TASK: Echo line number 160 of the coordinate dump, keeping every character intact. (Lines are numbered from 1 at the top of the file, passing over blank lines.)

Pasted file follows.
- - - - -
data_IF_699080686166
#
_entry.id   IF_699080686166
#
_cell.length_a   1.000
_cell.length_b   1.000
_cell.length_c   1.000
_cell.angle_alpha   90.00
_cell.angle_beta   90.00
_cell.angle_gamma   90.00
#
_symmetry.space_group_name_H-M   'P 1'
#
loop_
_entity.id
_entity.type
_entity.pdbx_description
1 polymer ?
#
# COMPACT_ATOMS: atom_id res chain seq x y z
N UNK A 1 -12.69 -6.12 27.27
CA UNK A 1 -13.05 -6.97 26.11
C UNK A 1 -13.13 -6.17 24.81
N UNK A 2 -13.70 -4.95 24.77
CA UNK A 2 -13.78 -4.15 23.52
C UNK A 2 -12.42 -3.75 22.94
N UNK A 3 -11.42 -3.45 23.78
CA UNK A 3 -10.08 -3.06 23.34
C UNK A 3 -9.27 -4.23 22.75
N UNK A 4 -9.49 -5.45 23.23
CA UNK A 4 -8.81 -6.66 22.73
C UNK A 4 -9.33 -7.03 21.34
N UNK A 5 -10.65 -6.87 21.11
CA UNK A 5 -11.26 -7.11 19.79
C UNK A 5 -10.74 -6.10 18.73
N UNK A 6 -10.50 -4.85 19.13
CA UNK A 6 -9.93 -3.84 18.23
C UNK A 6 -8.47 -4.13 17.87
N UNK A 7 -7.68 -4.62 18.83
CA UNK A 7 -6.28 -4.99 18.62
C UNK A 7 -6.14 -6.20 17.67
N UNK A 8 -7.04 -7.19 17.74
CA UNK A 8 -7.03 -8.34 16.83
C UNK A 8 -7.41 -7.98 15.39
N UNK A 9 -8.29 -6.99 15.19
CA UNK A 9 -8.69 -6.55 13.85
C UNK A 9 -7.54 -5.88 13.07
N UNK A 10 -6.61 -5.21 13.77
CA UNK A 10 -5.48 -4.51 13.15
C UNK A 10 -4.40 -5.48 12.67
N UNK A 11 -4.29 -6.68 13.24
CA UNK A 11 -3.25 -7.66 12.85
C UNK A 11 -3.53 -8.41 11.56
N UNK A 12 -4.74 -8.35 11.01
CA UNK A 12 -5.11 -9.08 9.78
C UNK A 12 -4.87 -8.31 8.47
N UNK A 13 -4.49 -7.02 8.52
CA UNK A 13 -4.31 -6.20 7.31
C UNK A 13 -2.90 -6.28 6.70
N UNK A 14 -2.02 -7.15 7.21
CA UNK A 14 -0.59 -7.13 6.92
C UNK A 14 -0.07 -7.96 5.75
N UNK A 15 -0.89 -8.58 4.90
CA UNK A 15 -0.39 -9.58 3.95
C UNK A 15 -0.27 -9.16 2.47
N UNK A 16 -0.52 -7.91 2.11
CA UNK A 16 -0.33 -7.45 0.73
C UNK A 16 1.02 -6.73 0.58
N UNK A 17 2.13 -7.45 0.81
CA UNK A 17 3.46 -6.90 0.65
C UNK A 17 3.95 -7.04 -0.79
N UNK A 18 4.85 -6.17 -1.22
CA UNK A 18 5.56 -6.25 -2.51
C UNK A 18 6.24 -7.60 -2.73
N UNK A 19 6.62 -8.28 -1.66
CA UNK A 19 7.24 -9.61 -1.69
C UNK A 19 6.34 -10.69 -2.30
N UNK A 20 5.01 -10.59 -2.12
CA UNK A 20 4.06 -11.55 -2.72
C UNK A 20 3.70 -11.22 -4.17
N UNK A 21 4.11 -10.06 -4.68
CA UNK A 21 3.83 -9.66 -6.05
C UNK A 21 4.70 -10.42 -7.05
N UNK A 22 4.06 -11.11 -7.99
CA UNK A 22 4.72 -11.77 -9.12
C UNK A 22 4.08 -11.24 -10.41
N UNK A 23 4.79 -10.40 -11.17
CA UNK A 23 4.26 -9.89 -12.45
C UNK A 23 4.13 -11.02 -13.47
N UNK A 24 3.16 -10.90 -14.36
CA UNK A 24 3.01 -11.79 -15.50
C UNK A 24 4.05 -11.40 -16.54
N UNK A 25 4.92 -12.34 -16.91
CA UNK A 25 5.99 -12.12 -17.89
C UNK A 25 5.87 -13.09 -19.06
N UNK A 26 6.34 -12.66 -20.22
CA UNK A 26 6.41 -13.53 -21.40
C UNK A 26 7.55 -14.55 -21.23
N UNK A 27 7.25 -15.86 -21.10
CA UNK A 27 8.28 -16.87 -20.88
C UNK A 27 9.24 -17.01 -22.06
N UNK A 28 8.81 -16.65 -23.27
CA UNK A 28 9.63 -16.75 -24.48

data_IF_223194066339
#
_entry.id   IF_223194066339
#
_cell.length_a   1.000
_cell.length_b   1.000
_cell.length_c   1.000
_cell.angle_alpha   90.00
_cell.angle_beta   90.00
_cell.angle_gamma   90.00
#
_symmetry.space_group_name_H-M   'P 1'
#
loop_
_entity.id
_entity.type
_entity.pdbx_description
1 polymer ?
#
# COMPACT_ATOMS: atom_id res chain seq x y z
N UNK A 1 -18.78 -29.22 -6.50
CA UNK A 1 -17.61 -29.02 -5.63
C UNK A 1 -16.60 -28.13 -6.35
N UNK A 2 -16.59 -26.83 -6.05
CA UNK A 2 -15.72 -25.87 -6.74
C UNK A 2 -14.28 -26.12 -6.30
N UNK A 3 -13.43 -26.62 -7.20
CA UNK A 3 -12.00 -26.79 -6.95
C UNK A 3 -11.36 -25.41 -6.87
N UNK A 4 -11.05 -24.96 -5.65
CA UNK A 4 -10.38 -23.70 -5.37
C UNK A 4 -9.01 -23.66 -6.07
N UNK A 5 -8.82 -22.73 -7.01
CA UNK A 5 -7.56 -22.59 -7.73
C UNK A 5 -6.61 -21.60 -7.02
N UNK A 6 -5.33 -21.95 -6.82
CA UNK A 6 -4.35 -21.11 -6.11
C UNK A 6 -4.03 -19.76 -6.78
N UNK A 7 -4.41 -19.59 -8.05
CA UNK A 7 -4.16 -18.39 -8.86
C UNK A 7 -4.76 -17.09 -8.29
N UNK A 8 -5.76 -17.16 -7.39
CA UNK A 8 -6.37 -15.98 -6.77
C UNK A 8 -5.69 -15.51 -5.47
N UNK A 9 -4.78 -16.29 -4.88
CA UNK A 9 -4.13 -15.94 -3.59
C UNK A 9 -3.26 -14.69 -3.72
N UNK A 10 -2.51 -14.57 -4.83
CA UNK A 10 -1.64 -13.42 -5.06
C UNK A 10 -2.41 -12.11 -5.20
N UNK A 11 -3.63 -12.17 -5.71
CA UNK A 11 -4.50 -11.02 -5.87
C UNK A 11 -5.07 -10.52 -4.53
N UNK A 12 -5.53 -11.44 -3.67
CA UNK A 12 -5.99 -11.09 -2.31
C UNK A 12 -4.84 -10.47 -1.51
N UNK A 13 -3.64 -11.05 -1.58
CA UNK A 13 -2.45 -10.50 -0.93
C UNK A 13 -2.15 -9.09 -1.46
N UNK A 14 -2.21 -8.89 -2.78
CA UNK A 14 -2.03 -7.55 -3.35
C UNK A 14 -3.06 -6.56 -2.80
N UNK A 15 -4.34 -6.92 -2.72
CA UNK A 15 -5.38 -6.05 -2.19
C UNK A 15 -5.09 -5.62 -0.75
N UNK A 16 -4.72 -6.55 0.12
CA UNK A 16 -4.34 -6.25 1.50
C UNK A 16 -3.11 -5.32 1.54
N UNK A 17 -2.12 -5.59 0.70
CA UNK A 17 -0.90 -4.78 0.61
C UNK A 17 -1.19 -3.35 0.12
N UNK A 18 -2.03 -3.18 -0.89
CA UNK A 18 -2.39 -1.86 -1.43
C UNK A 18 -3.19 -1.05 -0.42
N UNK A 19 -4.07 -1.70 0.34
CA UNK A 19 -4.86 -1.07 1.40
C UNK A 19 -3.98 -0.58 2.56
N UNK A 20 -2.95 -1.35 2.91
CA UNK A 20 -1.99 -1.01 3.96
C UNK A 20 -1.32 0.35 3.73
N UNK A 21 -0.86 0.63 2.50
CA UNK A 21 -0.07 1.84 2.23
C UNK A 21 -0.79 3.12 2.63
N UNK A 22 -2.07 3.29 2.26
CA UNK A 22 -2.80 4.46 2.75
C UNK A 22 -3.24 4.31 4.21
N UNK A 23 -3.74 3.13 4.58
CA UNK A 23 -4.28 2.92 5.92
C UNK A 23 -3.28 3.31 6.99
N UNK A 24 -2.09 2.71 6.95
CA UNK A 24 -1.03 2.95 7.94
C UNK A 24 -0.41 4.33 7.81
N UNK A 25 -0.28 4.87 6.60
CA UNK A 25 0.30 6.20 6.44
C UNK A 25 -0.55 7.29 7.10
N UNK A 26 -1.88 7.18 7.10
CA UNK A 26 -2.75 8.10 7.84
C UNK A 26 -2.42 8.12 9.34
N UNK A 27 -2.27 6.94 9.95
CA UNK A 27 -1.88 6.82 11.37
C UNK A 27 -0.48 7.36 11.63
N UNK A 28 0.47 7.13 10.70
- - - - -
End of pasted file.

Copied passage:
N UNK A 13 -3.64 -11.05 -1.58